Access Denied

Mieke Bal, Thomas Sykora & Gary Ward


Social Documentary

Locations: The Netherlands, Egypt, Palestine


Ihab (31), a Palestinian academic living in Amsterdam, is preparing to travel to visit his family in Gaza for the first time in four years, and do some fieldwork. Gary (28), an Irish artist also living in Amsterdam, intends to accompany Ihab and film the reunion with his family, the interviews with informants, and the progress of Ihab's project: to study the cultural memory in Palestine of al nakba, the catastrophe of 1948. While they prepare for the trip, Ihab and Gary become closer. But, once they arrive in Cairo airport, Ihab's arrest and deportation separates the two.

From here on, the film alternates vistas of the two men's trip. While Ihab conducts his research with determination and commitment, Gary is flooded by his first encounter with Arabic culture. He turns around in circles, having nothing to do but wait until he can fly back to Amsterdam. Ihab, in contrast, works frantically, but cannot leave on the planned date, since Israel has closed the borders.

This film uses the metaphors of travel and failed encounters for a meditative reflection on the intercultural encounter between Arabic and Western individuals eager, but not always able, to understand each other.

Nothing is Missing

Mieke Bal

Edited by Gary Ward with a contribution from Shahram Entekhabi


Multiple Screen Video installation (looped)


Visitors are invited to sit in armchairs or on sofas, around them a number of older women speak to someone else. The interlocutors are people close to them, intimates, but the relationship with whom has been interrupted due to the migration of the women's children: a grand-child she didn't see grow up; a child-in-law she didn't choose or approve of; the emigrated child; in one case, three generations. The intimacy, but sometimes a slight uneasiness, is characteristic of the situation. Sometimes you hear the other voice, sometimes not.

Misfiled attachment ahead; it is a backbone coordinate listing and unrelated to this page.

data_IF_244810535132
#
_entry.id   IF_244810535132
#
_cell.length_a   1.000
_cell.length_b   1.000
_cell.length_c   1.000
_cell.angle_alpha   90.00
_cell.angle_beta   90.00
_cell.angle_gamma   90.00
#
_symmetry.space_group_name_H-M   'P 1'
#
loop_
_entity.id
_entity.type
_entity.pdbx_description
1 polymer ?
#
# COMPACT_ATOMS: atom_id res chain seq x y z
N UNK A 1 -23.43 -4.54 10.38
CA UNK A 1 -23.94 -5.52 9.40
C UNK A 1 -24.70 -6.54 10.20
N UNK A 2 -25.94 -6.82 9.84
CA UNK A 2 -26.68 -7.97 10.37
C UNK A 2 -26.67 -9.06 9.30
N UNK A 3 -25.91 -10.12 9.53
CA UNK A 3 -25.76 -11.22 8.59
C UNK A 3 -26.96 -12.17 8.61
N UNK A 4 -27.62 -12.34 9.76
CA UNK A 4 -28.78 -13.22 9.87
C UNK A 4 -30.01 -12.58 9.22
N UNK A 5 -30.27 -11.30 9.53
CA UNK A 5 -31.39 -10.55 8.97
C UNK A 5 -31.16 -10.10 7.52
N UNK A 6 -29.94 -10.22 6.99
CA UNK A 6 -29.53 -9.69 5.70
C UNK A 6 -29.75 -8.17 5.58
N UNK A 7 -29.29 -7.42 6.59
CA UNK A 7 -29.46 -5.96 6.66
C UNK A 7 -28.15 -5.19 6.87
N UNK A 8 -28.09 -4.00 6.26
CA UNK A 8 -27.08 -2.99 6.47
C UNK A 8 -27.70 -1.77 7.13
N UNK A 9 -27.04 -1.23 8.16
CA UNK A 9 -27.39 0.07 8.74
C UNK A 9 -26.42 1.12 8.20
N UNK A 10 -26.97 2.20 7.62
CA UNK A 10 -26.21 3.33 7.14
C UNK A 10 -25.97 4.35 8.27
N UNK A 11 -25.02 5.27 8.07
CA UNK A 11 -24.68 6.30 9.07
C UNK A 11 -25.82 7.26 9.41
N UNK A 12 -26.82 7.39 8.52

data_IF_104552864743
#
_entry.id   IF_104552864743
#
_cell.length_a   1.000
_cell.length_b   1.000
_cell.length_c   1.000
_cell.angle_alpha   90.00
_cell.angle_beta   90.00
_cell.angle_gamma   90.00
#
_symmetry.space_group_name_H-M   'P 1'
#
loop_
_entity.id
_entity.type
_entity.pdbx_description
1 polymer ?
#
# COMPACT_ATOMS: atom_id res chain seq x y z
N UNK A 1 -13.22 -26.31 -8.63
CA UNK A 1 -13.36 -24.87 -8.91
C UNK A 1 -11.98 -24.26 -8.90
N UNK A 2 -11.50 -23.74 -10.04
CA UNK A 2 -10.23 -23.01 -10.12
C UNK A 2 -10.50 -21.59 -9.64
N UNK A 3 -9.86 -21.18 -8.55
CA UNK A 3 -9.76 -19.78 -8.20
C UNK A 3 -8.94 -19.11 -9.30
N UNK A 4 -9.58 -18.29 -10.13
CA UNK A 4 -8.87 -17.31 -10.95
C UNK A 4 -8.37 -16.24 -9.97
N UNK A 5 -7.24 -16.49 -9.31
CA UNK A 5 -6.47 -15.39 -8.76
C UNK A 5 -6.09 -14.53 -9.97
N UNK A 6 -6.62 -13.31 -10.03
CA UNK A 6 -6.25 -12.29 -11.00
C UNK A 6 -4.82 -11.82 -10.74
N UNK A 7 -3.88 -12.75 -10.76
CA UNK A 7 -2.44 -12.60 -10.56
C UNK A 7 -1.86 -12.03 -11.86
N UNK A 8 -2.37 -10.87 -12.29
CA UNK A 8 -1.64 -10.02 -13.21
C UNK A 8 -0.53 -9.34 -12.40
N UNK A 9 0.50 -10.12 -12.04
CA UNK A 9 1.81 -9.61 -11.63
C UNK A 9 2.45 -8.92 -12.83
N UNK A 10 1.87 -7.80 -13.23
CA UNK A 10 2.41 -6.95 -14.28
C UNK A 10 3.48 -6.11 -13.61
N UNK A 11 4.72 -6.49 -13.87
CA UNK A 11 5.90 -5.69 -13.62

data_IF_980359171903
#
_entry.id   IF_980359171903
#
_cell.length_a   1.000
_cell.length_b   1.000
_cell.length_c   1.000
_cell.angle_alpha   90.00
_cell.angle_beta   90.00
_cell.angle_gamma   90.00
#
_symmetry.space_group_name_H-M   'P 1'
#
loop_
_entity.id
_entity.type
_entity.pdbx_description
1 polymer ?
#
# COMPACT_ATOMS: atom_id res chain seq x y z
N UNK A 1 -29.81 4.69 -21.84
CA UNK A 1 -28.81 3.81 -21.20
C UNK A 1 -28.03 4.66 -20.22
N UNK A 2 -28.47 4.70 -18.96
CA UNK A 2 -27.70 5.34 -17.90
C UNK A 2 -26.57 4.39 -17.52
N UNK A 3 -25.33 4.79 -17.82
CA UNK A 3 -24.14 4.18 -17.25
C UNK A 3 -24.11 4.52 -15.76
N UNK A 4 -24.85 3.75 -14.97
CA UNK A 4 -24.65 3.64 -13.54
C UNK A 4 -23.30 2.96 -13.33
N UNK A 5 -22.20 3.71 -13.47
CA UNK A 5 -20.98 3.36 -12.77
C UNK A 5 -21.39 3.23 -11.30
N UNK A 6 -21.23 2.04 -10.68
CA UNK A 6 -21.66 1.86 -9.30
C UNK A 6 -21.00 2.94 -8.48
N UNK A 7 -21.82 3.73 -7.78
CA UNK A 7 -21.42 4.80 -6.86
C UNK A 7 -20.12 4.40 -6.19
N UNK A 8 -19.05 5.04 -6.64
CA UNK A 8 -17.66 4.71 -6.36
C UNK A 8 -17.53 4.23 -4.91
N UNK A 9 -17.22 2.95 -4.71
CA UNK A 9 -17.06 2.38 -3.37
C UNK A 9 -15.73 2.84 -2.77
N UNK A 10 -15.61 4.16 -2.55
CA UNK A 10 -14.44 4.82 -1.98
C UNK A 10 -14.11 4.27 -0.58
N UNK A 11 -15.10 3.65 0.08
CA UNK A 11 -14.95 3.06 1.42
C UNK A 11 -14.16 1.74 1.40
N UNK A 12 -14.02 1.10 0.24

Communication unfolds between the older woman and her relative, but due to the installation set-up, also between the women, and between the women and the visitors, all at once. The performative aspect on all these levels brings about a merging of these communications. The armchairs that can be moved or turned, as if one were visiting the women on the screen, concentrating on one or alternating their attention among the women.

The elderly women are filmed in consistent close-up, as portraits. The relentlessly permanent image of their faces provides a modest monument to the women who suffered these profound losses. It also forces viewers to look these women in the face, in the eyes, and listen to what they have to say, in a language that is foreign, using expressions that seem strange, but in a discourse we can all, affectively, relate to.



Mieke Bal, Zen Marie, Thomas Sykora, Gary Ward & Project Director - Michelle Williams

Locations: Canada, Czech Republic, England, India, The Netherlands, Sri Lanka


This film explores multinational shoe company Bata's impact on individual lives and on their surroundings. The film's aesthetic, shifting from site to site and shot to shot, offers pockets as a visual version of the bubble that was the Bata colony itself. The characters are all connected to that past. They guide the viewers through the merging of past and present in memory. The film's coloration also evokes this mixture.

The idyll of living and working together is obsolete. This is a tale of colonization, hierarchy, and the politics surrounding the work of individuals whose lives became entwined in a global vision. Tensions between parties in labor conflicts come to the surface. In a highly globalized world, the paternalistic idea of a company that provides workers with not only the monetary means to support themselves, but also with a “village” that combines housing, education, health care, and leisure facilities, seems positively utopian and quaint.